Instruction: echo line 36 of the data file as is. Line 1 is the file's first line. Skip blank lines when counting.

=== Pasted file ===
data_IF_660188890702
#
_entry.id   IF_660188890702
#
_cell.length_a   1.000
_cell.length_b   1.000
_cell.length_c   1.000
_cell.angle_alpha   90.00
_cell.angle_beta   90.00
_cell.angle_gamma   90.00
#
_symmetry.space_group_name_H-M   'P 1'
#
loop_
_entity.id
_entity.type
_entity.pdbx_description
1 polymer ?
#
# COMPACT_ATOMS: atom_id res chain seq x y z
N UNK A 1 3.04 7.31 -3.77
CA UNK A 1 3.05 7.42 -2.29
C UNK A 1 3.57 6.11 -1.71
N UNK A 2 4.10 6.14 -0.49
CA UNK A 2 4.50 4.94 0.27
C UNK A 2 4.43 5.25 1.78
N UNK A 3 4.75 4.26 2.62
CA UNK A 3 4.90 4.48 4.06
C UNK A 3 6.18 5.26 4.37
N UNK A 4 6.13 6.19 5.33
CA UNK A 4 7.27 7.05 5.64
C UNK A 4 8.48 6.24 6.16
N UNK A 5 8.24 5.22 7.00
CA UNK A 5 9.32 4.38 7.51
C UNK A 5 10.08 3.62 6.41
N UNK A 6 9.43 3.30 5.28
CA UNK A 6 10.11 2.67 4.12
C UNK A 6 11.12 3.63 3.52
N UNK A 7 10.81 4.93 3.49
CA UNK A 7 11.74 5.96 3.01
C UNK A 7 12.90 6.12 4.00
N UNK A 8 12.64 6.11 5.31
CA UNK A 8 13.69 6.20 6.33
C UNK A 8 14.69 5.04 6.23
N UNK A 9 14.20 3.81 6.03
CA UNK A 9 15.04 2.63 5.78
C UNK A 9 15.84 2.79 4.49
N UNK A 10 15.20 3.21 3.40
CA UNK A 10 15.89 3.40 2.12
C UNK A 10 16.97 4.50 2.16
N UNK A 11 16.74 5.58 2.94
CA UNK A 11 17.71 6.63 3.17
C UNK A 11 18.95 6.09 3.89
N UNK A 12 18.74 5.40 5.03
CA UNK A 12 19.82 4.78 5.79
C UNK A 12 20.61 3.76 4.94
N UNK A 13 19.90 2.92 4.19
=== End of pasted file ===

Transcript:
N UNK A 6 9.43 3.30 5.28